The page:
Postoperative infections are uncommon. Bacteria may enter the eye during or after the surgery can result in an infection.

Endophthalmitis is one of the most severe complications after cataract surgery and is an urgent health matter. It occurs when microorganisms enter the eye and infect the fluids or tissues inside the eyeball.

The most common symptoms of endophthalmitis include:

  • eye pain that gets worse after eye surgery
  • white or yellow pus discharge
  • red eyes
  • swollen or puffy eyelids
  • reduced or blurred vision, or loss of vision


Doctors treat the condition by injecting antibiotics or antifungal medication into the eye. They may also inject steroids to control the inflammation. Serious infections may require surgery.

Inflammation and swelling are expected results after surgery, especially if a person has dense or large cataracts or the surgery becomes prolonged. A person may continue to have foggy or blurred vision immediately after surgery, most frequently due to swelling of the clear cornea (corneal edema).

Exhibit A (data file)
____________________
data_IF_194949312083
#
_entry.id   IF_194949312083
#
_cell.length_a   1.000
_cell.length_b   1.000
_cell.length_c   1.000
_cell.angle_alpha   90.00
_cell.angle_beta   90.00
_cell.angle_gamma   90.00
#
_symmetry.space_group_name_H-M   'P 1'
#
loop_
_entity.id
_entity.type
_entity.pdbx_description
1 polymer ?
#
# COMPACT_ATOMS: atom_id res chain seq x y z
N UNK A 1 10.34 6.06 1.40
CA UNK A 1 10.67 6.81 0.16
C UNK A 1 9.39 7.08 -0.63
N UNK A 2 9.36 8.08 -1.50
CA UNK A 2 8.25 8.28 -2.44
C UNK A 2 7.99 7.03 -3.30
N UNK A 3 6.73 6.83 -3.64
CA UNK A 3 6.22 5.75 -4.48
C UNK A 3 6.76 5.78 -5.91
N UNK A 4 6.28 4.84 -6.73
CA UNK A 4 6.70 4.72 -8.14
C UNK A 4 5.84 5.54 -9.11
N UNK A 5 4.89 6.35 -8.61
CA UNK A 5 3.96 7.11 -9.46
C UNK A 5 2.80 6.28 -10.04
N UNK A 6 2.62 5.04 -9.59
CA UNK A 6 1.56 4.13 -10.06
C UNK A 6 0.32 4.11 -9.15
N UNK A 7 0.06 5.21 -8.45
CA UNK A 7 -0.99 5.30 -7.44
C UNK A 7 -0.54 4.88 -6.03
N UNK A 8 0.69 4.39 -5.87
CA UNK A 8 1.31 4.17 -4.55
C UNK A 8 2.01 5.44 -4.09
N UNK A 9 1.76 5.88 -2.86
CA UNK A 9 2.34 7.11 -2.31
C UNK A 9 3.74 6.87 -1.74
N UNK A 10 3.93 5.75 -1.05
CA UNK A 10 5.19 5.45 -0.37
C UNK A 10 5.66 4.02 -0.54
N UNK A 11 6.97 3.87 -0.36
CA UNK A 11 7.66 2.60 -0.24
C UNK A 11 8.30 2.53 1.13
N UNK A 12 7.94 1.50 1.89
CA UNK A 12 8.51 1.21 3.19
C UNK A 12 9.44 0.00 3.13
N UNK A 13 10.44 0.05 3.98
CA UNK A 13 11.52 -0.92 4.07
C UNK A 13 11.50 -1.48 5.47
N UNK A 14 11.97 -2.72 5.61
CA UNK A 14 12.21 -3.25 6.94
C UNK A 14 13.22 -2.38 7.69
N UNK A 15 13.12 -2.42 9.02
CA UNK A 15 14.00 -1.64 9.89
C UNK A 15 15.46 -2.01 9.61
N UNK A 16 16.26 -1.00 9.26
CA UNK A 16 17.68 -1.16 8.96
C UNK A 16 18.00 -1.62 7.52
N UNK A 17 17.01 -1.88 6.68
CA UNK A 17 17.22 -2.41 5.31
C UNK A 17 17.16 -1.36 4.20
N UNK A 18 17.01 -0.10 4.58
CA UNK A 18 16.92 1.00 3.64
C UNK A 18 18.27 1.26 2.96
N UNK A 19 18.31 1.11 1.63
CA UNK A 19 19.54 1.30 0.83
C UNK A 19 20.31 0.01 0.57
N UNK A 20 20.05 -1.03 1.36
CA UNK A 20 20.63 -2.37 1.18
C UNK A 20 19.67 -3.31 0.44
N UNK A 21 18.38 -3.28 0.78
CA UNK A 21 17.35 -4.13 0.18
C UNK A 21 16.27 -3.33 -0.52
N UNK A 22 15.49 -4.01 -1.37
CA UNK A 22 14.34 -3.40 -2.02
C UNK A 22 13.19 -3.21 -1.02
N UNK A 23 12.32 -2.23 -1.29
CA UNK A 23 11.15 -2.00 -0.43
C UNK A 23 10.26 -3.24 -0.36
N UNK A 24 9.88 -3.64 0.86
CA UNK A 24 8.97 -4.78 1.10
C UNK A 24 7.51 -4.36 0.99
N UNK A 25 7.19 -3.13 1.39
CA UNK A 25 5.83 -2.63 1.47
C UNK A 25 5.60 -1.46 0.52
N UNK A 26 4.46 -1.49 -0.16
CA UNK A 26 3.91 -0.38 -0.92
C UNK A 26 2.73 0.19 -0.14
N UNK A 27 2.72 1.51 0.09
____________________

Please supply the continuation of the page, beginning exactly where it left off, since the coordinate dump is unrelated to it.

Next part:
Treating postoperative corneal edema with nonsteroidal anti-inflammatory drug (NSAID) eye drops can help reduce swelling within a few days or a week. Additional surgery may become necessary if vision does not improve.

While rare, blood vessels supplying blood to the retina may bleed during surgery. Left untreated, severe bleeding can lead to vision loss.

Suprachoroidal hemorrhage (SCH) is a rare but potentially blinding complication of inner eye surgeries. It requires prompt management to prevent vision loss. The sudden drop in intraocular pressure during or after surgery is its most important risk factor.


Early recognition of SCH and prompt closure of surgical incisions stabilizes eye pressure. Excess blood can be safely drained to protect the ocular contents.